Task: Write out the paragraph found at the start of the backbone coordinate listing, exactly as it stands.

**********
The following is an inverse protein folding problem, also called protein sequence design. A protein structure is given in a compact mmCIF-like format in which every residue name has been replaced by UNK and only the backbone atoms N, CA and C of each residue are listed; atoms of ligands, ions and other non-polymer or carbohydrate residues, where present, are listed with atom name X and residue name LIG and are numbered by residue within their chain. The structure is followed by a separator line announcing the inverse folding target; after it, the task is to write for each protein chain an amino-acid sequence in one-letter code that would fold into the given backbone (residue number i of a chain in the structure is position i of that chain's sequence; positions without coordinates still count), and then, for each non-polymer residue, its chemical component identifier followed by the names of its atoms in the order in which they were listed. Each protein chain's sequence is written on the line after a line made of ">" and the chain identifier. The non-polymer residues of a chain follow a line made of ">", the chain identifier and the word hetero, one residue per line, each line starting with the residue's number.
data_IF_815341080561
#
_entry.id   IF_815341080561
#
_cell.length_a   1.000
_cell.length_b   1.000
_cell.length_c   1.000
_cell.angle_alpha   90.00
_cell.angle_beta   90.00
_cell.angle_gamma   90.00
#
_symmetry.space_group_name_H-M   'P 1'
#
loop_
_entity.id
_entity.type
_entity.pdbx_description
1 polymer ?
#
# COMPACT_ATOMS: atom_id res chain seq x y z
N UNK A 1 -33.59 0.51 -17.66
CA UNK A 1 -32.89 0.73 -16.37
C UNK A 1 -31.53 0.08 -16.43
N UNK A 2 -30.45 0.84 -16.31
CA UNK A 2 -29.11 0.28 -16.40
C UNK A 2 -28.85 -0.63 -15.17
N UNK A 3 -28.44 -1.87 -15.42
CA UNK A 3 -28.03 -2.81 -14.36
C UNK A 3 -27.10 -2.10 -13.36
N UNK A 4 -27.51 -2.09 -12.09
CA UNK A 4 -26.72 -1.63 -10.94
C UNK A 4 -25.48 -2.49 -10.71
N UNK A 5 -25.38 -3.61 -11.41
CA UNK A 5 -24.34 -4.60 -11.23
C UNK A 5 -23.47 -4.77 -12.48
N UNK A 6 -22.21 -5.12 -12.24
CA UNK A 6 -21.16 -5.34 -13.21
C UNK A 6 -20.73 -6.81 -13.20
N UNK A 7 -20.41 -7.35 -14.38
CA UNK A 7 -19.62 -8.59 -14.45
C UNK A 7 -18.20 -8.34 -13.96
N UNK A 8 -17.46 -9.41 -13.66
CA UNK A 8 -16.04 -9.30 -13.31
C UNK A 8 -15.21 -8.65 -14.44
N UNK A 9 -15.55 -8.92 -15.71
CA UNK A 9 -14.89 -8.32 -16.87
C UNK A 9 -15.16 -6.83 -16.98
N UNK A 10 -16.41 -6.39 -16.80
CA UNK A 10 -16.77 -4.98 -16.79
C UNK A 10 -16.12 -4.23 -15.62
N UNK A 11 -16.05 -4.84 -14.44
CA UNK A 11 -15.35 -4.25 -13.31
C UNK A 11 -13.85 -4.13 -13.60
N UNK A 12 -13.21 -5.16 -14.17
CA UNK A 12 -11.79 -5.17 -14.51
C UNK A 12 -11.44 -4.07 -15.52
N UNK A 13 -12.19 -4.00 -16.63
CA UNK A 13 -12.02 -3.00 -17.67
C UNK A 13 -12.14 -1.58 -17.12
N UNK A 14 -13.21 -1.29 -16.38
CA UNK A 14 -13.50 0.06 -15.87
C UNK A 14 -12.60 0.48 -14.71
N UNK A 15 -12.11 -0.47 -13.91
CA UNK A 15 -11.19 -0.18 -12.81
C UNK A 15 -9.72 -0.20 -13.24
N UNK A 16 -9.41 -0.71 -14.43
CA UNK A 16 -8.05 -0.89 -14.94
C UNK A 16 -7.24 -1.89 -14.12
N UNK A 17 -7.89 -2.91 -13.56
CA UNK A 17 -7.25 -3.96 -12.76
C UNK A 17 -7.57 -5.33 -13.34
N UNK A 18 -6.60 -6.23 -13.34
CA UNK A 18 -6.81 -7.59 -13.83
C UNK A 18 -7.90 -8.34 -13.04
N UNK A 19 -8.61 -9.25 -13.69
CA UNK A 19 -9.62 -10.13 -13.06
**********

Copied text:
The following is an inverse protein folding problem, also called protein sequence design. A protein structure is given in a compact mmCIF-like format in which every residue name has been replaced by UNK and only the backbone atoms N, CA and C of each residue are listed; atoms of ligands, ions and other non-polymer or carbohydrate residues, where present, are listed with atom name X and residue name LIG and are numbered by residue within their chain. The structure is followed by a separator line announcing the inverse folding target; after it, the task is to write for each protein chain an amino-acid sequence in one-letter code that would fold into the given backbone (residue number i of a chain in the structure is position i of that chain's sequence; positions without coordinates still count), and then, for each non-polymer residue, its chemical component identifier followed by the names of its atoms in the order in which they were listed. Each protein chain's sequence is written on the line after a line made of ">" and the chain identifier. The non-polymer residues of a chain follow a line made of ">", the chain identifier and the word hetero, one residue per line, each line starting with the residue's number.